|BALLOON BUSTERS-Alcock And Brown/Bluer Than Blue Canada Pye 7N 17748 1969|
Despite being a military aviation enthusiast for longer than I've been a 60's music fan it was not until I heard "Alcock & Brown" by The Balloon Busters earlier this year that I learned the story of the intrepid airman Captain John Alcock (pilot) and Flight Lieutenant Arthur Brown (navigator). Both Alcock and Brown served in WWI as airmen and both were shot down and became P.O.W's. Post war in a Daily Mail sponsored competition in June 1919 they flew a World War I vintage twin engined Vickers Vimy bomber on the first non stop flight across the Atlantic from St. John's, Newfoundland to Clifden, Ireland. Hailed as national heroes upon their landing they were awarded 10,000 pounds and were knighted by King George V. Sadly Alcock was killed in a flying accident just six months later, Brown passed away in 1948. A statue of them both stands on display at Heathrow airport to this day.
|Capt. John Alcock and Lt. Arthur Brown, 1919|
Despite being on the Pye label I had never heard of it before, which struck me as positively weird because I was once informed by one of the gentlemen behind the Bam Caruso label that licensing fee for Pye/Piccadilly is reasonable and a great deal of the label's catalog has been comped to death as a result! It was not until my friend Larrry Grogan (of Funky 16 Corners/Iron Leg blog fame) came upon a U.S. copy on Chess a few months ago that I heard it for the first time. I was immediately struck by it's jolly demeanor, power pop precision and the fact that it told a story, which as research proved, turned out to be 100% true lyrically! The precision production (by old hands Howard Blaikey and Co.) adds to the catchiness of the tune and is a perfect late 60's British pop record. There were no more 45's by Balloon Busters (though the single was released in the US, Germany, New Zealand, Australia, Portugal and Canada, the last four having the same catalog number as the U.K. release).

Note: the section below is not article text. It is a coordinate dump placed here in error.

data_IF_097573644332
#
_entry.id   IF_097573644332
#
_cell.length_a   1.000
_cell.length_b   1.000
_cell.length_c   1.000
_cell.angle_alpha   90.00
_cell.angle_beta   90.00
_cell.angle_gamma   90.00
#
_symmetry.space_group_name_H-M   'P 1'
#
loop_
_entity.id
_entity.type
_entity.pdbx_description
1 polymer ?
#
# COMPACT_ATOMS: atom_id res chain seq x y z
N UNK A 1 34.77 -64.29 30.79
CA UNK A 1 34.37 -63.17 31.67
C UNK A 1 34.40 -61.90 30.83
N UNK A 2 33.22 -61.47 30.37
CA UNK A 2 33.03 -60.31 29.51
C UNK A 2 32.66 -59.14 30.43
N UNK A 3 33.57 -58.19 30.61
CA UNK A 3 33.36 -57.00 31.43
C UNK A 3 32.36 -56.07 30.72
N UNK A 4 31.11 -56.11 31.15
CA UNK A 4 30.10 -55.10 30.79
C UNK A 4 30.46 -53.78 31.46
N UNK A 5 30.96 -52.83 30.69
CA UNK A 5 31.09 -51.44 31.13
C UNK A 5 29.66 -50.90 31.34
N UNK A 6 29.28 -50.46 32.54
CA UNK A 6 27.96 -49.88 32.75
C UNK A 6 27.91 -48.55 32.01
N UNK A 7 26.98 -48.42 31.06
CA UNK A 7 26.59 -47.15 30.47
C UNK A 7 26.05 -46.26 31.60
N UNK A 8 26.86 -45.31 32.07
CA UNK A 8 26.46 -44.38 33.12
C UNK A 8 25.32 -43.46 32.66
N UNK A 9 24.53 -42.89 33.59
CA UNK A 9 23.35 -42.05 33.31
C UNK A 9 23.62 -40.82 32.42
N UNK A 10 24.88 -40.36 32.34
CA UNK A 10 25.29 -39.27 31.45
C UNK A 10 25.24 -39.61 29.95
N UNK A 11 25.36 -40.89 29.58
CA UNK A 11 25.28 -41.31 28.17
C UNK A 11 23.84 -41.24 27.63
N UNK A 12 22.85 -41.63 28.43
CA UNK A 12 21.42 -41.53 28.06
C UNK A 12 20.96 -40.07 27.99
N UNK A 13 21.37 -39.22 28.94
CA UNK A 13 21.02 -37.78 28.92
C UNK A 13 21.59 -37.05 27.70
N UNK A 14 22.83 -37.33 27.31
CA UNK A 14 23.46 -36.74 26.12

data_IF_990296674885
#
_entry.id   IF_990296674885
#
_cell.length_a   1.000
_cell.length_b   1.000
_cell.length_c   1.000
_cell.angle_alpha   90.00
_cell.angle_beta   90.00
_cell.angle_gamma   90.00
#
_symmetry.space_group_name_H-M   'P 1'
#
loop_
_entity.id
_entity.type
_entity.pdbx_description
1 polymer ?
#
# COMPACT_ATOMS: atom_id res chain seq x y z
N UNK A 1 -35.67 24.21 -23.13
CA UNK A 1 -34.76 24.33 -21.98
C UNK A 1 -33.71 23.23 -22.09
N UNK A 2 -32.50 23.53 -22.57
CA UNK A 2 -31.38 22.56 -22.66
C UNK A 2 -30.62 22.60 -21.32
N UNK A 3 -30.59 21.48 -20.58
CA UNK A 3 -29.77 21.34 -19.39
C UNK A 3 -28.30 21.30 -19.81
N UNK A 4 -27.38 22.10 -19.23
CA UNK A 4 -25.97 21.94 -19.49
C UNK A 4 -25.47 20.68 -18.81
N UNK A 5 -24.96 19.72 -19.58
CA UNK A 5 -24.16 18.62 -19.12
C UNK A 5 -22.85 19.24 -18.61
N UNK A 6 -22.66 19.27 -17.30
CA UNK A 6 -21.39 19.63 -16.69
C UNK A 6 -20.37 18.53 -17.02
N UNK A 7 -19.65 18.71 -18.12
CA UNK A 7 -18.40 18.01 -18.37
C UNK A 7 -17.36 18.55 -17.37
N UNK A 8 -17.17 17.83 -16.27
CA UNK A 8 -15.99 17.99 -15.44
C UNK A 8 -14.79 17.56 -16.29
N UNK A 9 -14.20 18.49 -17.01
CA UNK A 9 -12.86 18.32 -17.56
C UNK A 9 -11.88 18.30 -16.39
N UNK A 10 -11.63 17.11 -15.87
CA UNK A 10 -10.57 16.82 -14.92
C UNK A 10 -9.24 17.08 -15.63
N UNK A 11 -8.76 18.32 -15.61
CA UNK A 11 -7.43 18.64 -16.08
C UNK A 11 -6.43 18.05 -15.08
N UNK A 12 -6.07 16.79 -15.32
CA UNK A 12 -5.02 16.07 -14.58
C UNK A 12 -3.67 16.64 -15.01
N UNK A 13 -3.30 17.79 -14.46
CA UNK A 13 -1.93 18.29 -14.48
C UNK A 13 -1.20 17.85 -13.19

The flip side, "Bluer Than Blue" is sadly quite lame. It's a piece of undistinguished pop/pap akin to something foist on late era Dave Dee and Co. or The Herd. It doesn't work for me, sorry.
The original U.K. single was released on May 2, 1969. Former member Colin Fox commented on YouTube:
"The band I was playing with at the time was called St. Johns Wood, but for Alcock and Brown Howard Blaikley decided they wanted to name us Balloon Busters, for obvious reasons. Although we were professional for a time, we never made it to the big time. All the band members I´ve played with in the past came from Eastbourne in East Sussex. "
|Alcock and Brown's Vickers Vimy|